Women ‘Go Red’ to promote heart health

With the sweet sounds of a harp in the background, women wearing their favorite hues of red are taking a stand against the nation’s leading cause of death for females.

“I think in the past heart disease was thought of as a man’s disease, and so we lost a lot of women along the way. But now because of initiatives such as ‘Go Red,’ we’re paying attention to the hearts of women and I think we’re getting incredible results,” said Dr. Nidhi Kumar, a cardiologist and the director of women’s health at Saint Peter’s University Hospital.

On this national Go Red for Women day, Saint Peter’s University Hospital in New Brunswick unveiled an interactive health village, familiarizing women with their heart health through a holistic approach.

“Heart disease is a reality for many women. One in three women in the United States will die of heart disease, so it’s a reality for all of us, but it’s very preventable,” said Kumar.

Preventable, but prevalent. Roughly 44 million women are affected by cardiovascular disease in the U.S., killing approximately one woman every 80 seconds.

“I think it’s great. I mean I’m very concerned about my health. I eat very healthy, take tons of vitamins and my health, thank God, is excellent,” said Ana Rocci of Metuchen.

Rocci visited the health village for a vascular massage, and decided to stay for the free cooking demos provided by Elijah’s Promise Soup Kitchen.

“[The recipes are] very simple and healthy, and that’s what we want to keep people living longer,” said Pam Johnson, the manager and a chef at Elijah’s Promise.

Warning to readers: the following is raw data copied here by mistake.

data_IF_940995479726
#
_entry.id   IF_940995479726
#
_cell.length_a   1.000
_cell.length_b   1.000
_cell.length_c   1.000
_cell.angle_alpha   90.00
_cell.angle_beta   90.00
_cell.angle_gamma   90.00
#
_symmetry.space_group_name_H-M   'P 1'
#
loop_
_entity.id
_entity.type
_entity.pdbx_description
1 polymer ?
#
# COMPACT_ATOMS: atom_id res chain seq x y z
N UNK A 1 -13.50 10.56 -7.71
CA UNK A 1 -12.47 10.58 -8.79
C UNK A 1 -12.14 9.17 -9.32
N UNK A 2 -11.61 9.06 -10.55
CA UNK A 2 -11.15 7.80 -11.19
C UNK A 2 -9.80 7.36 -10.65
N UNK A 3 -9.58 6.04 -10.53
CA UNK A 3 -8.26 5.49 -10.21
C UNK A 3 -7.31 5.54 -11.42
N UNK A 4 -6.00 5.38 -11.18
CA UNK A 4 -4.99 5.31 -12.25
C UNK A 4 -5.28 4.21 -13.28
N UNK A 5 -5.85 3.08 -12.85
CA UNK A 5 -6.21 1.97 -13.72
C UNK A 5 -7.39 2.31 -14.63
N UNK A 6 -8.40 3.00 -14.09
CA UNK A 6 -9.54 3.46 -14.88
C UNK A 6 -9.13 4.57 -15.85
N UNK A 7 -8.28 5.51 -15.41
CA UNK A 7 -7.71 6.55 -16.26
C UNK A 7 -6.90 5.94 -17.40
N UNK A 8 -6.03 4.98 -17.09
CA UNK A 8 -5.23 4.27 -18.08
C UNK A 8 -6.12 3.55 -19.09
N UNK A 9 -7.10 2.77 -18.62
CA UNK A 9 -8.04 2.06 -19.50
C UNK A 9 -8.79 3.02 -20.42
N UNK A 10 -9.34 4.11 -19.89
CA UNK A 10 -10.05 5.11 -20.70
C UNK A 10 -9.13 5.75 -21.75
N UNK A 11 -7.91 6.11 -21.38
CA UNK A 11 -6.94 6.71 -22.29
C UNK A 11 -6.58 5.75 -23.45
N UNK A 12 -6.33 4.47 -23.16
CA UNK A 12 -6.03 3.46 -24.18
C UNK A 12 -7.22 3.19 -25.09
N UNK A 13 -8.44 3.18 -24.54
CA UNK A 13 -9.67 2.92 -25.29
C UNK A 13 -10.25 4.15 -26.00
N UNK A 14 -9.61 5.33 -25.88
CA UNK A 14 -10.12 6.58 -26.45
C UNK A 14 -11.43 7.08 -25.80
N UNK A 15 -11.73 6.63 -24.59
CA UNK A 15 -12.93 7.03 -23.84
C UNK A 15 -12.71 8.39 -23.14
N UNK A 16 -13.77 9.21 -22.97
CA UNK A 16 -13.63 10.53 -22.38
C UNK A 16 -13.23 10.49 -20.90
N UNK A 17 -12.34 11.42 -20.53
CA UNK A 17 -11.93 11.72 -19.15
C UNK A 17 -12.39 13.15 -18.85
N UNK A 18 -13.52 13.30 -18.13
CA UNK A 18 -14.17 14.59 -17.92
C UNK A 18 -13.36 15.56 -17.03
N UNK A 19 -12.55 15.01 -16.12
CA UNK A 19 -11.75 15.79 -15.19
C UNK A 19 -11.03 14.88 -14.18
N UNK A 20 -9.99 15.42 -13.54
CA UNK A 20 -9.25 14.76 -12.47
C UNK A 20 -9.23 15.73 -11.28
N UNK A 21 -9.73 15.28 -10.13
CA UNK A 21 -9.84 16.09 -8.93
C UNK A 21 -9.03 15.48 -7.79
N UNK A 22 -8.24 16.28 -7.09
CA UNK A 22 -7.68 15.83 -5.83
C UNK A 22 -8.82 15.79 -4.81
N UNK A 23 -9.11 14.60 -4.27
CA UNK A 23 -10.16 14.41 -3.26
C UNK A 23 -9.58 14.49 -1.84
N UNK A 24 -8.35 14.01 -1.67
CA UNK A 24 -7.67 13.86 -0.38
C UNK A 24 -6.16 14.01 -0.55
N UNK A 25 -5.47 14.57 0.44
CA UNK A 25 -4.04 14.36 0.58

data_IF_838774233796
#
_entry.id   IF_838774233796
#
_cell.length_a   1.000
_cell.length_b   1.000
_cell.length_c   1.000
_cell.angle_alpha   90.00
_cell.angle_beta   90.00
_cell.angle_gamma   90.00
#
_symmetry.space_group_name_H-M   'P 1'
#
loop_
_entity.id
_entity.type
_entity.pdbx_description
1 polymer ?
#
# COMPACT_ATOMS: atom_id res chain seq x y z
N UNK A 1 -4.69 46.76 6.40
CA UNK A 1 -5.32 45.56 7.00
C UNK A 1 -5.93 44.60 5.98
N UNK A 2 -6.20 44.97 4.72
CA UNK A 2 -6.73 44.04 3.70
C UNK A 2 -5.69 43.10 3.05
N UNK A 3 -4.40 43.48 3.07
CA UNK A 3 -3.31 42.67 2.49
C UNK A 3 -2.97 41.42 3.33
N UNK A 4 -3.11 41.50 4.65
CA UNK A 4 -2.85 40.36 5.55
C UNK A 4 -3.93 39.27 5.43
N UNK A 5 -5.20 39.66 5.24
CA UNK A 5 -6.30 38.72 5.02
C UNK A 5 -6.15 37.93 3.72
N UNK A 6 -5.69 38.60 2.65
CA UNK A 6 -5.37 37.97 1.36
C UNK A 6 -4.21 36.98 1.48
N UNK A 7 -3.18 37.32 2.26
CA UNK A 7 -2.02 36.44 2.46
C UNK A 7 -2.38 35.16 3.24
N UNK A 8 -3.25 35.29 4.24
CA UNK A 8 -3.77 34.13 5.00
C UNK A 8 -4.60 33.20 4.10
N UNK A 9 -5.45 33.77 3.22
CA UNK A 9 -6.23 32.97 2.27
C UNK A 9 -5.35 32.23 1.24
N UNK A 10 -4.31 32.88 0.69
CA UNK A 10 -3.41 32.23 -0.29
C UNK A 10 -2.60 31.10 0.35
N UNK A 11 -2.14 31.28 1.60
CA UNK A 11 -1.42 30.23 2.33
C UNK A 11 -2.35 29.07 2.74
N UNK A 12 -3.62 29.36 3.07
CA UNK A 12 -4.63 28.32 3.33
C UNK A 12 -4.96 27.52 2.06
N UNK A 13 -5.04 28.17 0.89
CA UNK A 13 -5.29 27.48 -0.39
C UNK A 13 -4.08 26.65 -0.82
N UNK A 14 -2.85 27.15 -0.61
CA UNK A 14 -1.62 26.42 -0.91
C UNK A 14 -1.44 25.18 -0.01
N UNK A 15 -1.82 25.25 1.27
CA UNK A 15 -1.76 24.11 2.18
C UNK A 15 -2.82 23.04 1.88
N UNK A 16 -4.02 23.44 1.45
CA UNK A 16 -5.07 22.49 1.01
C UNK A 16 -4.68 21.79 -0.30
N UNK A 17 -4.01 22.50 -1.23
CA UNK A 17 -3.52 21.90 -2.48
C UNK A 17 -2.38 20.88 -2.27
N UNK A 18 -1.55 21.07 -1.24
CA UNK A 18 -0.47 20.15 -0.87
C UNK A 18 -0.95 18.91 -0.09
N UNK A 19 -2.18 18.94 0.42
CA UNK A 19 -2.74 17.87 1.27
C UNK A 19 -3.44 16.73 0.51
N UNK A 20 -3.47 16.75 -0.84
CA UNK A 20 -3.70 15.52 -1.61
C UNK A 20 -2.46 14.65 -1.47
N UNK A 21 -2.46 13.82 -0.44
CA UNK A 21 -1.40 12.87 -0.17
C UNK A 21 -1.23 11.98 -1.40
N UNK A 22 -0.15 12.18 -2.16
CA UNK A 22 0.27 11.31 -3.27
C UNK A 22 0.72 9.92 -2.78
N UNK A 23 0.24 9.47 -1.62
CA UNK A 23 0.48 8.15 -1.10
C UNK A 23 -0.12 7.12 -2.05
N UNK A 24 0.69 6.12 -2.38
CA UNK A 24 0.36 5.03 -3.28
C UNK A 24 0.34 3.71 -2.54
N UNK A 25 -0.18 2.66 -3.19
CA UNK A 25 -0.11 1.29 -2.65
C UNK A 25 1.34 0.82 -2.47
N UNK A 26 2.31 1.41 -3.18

“I notice through my career and practice a lot of women keep going and going without paying attention to their own health and they always tough it out, and unfortunately many things could have been caught and prevented from the early stage,” said Tong Ren, an ICU nurse at Saint Peter’s University Hospital.

That’s why Ren is taking advantage of free screenings.

“I know I’ve been told I’m pre-diabetic. For the last year, my hemoglobin was borderline and that’s what’s kept me worried all this time,” said Ren.

The good news is 80 percent of cardiac events can be prevented just through education and lifestyle changes, which is why having community health screenings are so important.

“I’m talking about their blood pressure, their weight, their cholesterol levels. You need to know those numbers the way you know your phone number. That way if there’s an issue, you can address it before it becomes a problem,” said Kumar.

Because good health doesn’t happen in a vacuum, on “Go Red Day” and every day, it takes a village.

We’re in this together
For a better-informed future. Support our nonprofit newsroom.
Donate to NJ Spotlight